Lars von Trier admits the source of inspiration for The Kingdom was the David Lynch tv series Twin Peaks (1990-91) whose shadow of bizarre happenings hangs over everything here. The series takes its time to build but becomes compulsive watching once it does it. There is an especially rich vein of black comedy running throughout like the operating room sequence where Ernst Hugo Järegård finds he has to operate on a patient who has been hypnotised rather than anesthetised and keeps waking up throughout; or the scenes involving the various attempts to break into the archives that all go catastrophically wrong; and the end of the film with everything bizarre in the hospital contriving to make itself known at once. Ernst Hugo Järegård gives a wonderful performance as the bullying Helmer his rants against the stupidity of the Danes on the roof of the hospital and the scene where he dresses Søren Pilmark down for ordering a CAT scan are side-splitting.
Balanced against this are a series of eerie manifestations of the supernatural. There is a genuinely spooky scene with Kirsten Rolffes communicating with a dying woman, which is conducted by the dying woman causing the rooms neon fluorescent lights to flicker. So too are the scenes where they manage to pick up the little girl crying Why did they kill me? in the background noise of the room, or the moment where Kirsten Rolffes walks through the hospital with the little girls doll and her ghostly hand comes up through the floor to grab it. Also very effective is the opening credits sequence that clearly sets itself in the divide between science and superstition, which contains a striking metaphor about the cracks in the walls of reason having started to appear. The spooky manifestations aside though, one cannot help but feel that the appearance of solely a ghostly little girl does sell a grandiose concept as the breakdown in the walls of reason short.
The series is shot in sepia-tone which, when seen in cinematic blow-up, is blurry on the eyes, something further added to by much use of handheld camerawork. The biggest downer about the film version is that after some five hours it ends with a frustrating to be continued ... This was taken up with the lesser but nevertheless still enjoyable The Kingdom II (1997) where Lars von Trier, Morten Arnfred and the whole cast returned. This, however, was not the end either. Both von Trier and producer Peter Aalbaek Jensen have promised a final wrapup The Kingdom III, but the subsequent deaths of both Ernst Hugo Järegård and Kirsten Roelffs has put the likelihood of this in question. The series eventually underwent remake for US tv as Kingdom Hospital (2004) scripted by Stephen King, which lasted for 13 episodes. Although faithful to the original, the element of black comedy was distinctly missing and the series a disappointment.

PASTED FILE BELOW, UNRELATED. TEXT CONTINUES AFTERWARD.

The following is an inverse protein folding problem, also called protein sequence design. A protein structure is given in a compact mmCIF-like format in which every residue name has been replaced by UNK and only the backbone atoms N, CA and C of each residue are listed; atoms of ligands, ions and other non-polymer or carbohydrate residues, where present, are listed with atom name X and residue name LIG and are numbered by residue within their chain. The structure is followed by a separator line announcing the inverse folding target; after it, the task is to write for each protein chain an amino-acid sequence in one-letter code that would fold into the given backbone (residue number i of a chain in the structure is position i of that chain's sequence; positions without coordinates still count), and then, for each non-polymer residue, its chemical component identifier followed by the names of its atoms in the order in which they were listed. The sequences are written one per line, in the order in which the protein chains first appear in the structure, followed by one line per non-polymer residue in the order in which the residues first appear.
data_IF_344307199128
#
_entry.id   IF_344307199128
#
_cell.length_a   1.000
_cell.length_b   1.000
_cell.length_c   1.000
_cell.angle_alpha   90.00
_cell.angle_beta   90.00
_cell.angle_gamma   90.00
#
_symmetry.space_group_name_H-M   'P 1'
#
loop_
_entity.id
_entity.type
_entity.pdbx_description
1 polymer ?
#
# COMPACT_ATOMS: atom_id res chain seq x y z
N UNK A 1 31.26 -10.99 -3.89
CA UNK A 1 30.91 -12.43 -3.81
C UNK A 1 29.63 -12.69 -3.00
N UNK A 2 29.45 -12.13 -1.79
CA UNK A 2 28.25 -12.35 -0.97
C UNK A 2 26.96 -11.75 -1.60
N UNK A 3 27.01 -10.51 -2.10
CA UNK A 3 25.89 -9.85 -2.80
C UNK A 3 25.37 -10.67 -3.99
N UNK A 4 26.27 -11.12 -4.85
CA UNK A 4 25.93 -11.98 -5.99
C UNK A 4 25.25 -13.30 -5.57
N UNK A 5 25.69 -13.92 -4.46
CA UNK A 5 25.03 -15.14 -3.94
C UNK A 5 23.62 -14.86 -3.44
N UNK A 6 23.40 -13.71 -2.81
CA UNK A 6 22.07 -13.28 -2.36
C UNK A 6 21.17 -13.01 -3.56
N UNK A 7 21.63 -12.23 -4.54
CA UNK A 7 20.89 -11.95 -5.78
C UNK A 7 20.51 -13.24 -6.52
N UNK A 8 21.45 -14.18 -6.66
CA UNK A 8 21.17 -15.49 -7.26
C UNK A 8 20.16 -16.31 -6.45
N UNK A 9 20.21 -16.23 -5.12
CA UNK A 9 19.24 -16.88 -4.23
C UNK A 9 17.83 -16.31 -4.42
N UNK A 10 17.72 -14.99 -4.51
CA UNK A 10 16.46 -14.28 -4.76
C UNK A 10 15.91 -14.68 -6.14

Lars von Triers other films of genre interest as a director are: the decayed future film noir The Element of Crime (1984); Epidemic (1987), a peculiar meta-fiction about filmmakers making a film about a plague and hypnotism; Breaking the Waves (1996), an emotionally devastating film about a womans masochistic sacrifices for her husband, which eventually arrives at a fantastic climax; Antichrist (2009), a film about grief that spirals into madness and extreme torture scenes; the End of the World film Melancholia (2011); and the serial killer film The House That Jack Built (2018). von Trier was also Executive Producer on Kingdom Hospital (2004), the Stephen King scripted, US tv series remake of The Kingdom. von Triers production company Zentropa Entertainments have also produced and co-produced numerous other films. Of genre note are the Icelandic Magical Realist quest Cold Fever (1995); the Swedish fairytale The Glassblowers Children (1998); the surreal Old Dark House thriller Impotence/Powerlessness (1998); Possessed (1999), a plague film about The Devil returning at the Millennium; Kat (2001), a horror film about a possessed cat; the Dogme film Truly Human (2001) about an imaginary man becoming real; The Last Great Wilderness (2002), a Gothic thriller set in the Scottish Highlands; Thomas Vinterbergs near-future romance Its All About Love (2003); In Your Hands (2004), a Dogme film about miracle healing prison inmate; the remarkable puppet fantasy Strings (2004); the ghost story Behind External Calm (2005); the dark reality-twisting Norweigian film Next Door (2005); Princess (2006), an animated film about an anti-porn vigilante; the fantasy Island of Lost Souls (2006); the horror film Echo (2007); the satirical dystopia How to Get Rid of Others (2007); Through a Glass Darkly (2008) about a girl receiving a mysterious visitation; the Dystopian film Metropia (2009); and Perfect Sense (2011) set in a world where people are losing their sensory perception.
Trailer here (Danish language no subs):-
Fan-edited trailer here:-